“This is one of those towns that if … you had a time-lapse map of the county, this one would be changing fairly rapidly, and it would actually be changing location as well,” Dr. Mosteller said.
Joshua Clardy, a Citizen Potawatomi, established a general store. The town was first named after his wife and local postmaster Isabella before its change.
“It was primarily his family, and a few others, who settled around him,” she said. “As people started moving closer to other resources, the town actually moved a few miles.”
Sadly, Clardy experienced the negative aspects of living in the “Wild West” firsthand when he was violently attacked at his store.
“He just sort of threw his hands up and said, ‘This is not really worth all of what we’re going through,’” Dr. Mosteller said.
He returned to Kansas where he became involved in the newspaper industry.
“He was really successful,” she said. “He actually was owner or part-owner and had a key role in several newspapers in Kansas into the 1880s and 1890s.”
Although Joshua and Isabella’s children remained in Oklahoma, the town’s named changed to Oberlin, and Mary Trousdale served as the new postmaster. It moved once more on July 18, 1881, to where the community of Pleasant Prairie once thrived. At this time, it changed to Wagoza.
By June of 1884, little remained of the migratory town.
The Potawatomi tribe granted the Catholic Order of St. Benedict 1-square-mile of its new reservation in Indian Territory to establish a church and educational facilities. Began by Father Dom Isidor Robot in 1876, the Sacred Heart Mission came to fruition with the help of nearby Potawatomi families.
“Sacred Heart is actually integral to the history of the Catholic Church west of the Mississippi,” Dr. Mosteller said. “It served almost as the archdiocese of the church in Indian Territory for a while because it was the first, large established mission, and it had a lot of reach.”
Throughout the 18th and 19th centuries, many Potawatomi converted to Catholicism, and before the land runs and statehood, Tribal members served as one of the largest numbers of Catholics within the territory.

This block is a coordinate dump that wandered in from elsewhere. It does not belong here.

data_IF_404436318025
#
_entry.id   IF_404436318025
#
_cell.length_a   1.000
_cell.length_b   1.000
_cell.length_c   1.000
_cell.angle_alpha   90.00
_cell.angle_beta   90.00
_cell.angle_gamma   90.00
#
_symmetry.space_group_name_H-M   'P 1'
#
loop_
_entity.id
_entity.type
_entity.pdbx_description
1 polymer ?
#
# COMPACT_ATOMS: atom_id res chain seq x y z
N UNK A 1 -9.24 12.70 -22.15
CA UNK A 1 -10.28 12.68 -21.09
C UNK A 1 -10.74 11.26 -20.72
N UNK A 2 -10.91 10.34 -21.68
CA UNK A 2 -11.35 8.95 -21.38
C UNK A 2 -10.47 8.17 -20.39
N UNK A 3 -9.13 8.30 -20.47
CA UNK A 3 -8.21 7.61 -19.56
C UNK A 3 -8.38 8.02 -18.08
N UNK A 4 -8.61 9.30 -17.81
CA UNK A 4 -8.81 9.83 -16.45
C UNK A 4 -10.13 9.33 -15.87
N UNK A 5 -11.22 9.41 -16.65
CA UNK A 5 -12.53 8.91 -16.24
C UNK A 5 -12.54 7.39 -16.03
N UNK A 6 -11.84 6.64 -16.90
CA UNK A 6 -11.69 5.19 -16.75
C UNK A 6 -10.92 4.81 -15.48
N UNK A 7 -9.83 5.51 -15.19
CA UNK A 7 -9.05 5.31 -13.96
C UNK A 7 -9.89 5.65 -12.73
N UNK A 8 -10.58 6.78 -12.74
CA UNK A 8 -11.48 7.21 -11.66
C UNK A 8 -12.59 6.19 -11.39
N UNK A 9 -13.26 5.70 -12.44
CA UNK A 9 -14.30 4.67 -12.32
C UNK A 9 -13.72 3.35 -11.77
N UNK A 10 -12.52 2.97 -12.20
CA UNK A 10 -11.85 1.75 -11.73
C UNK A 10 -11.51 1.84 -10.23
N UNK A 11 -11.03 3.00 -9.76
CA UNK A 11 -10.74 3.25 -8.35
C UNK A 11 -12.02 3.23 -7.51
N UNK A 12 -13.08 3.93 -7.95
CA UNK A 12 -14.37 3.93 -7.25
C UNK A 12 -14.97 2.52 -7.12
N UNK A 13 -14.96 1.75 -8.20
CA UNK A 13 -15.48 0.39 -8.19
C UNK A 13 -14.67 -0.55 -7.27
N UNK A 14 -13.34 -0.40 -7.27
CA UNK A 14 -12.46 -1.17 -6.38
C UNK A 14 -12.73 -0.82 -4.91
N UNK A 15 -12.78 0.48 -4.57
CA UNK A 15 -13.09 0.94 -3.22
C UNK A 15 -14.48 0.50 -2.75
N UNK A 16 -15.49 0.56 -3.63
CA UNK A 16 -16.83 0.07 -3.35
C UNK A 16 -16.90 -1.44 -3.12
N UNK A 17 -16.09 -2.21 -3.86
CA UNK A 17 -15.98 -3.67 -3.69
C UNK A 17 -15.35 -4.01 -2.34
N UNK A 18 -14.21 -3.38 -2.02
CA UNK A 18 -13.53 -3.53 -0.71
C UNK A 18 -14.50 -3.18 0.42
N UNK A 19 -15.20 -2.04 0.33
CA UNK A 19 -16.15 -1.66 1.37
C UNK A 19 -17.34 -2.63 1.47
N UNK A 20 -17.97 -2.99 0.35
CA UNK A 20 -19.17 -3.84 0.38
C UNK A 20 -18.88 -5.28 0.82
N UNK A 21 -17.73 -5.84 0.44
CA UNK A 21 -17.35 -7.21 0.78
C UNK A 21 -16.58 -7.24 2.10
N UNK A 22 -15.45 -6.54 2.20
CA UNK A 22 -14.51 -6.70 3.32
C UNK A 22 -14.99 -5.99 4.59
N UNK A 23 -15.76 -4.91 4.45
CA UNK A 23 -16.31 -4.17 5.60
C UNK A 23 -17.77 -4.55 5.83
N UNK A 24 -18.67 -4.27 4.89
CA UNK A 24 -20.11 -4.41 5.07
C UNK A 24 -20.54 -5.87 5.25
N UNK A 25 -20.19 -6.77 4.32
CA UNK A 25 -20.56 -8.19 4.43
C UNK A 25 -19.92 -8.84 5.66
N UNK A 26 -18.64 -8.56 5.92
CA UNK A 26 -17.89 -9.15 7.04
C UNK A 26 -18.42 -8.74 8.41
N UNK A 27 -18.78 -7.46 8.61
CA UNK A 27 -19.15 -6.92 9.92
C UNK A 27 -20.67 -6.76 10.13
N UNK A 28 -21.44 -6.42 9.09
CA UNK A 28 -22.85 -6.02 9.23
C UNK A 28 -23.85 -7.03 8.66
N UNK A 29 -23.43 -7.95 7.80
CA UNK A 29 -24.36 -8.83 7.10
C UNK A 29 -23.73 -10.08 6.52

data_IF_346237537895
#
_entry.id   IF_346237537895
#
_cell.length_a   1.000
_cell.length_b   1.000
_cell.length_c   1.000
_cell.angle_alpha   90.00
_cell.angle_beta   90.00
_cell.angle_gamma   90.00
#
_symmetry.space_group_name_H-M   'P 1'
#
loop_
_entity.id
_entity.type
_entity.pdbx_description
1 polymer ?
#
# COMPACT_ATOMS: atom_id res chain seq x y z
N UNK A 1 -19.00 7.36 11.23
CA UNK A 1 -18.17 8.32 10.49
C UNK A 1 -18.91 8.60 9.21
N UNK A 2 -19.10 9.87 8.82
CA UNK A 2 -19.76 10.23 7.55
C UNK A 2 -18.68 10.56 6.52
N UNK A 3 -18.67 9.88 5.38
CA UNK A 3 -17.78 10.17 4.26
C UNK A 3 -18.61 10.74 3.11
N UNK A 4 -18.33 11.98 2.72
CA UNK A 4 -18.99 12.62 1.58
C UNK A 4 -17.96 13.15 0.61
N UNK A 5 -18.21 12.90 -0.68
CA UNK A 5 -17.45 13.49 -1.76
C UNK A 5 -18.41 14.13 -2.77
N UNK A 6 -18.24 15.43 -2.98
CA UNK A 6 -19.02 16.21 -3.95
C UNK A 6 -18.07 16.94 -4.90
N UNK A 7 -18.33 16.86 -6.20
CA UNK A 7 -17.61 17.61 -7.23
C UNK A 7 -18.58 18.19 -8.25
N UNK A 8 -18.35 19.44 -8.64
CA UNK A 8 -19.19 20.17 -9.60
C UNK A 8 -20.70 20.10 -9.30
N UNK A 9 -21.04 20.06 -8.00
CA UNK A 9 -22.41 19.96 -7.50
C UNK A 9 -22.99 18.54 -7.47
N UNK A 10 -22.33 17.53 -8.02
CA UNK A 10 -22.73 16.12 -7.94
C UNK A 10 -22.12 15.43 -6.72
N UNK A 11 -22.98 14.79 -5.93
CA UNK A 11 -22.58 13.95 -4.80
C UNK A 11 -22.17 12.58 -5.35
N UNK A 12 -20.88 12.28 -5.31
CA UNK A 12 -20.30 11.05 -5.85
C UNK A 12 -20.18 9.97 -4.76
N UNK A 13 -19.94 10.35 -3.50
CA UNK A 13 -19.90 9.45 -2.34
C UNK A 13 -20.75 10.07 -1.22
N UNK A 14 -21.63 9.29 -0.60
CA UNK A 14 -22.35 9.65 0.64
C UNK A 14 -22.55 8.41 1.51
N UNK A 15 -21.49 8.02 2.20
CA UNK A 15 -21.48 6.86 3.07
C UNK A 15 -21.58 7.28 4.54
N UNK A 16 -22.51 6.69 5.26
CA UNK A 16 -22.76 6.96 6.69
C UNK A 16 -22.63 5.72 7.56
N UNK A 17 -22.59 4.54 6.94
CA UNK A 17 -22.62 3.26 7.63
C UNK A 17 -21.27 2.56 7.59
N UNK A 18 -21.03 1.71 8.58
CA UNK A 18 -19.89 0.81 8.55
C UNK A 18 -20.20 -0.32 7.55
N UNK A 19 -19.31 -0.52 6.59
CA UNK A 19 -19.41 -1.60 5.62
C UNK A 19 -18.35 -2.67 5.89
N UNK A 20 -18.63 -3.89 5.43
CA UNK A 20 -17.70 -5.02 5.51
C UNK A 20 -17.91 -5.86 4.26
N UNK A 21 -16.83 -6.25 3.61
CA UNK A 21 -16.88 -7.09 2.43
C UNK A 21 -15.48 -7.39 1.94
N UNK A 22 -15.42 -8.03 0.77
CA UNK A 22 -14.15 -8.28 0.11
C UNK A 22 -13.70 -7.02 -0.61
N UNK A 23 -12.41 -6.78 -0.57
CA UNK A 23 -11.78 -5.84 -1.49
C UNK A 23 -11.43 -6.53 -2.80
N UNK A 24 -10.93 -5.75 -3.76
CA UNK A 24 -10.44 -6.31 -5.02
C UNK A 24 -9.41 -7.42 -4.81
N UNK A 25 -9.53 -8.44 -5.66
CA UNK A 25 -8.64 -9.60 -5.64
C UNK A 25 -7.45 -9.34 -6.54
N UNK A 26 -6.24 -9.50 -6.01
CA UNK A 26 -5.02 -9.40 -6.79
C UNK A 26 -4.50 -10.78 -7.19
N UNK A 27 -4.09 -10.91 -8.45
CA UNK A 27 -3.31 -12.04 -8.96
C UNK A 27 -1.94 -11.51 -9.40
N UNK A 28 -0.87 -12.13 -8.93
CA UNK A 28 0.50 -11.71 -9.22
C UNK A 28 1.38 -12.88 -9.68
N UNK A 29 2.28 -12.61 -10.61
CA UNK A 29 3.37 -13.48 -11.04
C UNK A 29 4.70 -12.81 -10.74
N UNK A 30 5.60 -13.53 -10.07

The church established a girls’ school in the 1880s before completing the boys’ facilities shortly after.
“If you were going to send your child somewhere to get that ‘Western education’ and you lived in Pottawatomie County, this was the most natural choice,” Dr. Mosteller said.
Sacred Heart inspired Citizen Potawatomi tribal member Albert Negahnquet to become the first full-blooded Native American Catholic ordained priest.
“He really learned at the knee of a lot of the fathers who taught at Sacred Heart and helped get that mission established,” she said. “He then went to seminary in Rome, and he came back and taught amongst his people.”
Rather than receiving his education to minister to other communities, Albert, ordained Father Dom Bede, wished to teach the gospel in his Native language to fellow Citizen Potawatomi members.
“That was something that was very important to him,” Dr. Mosteller said.
The Catholic Church’s impact on the Nation, and Sacred Heart in particular, can bring about varied emotions and memories for Citizen Potawatomi families today. Some see the mission and other religious influences as an integral part of assimilation efforts, viewing the church and its work as a negative aspect of the Nation’s history.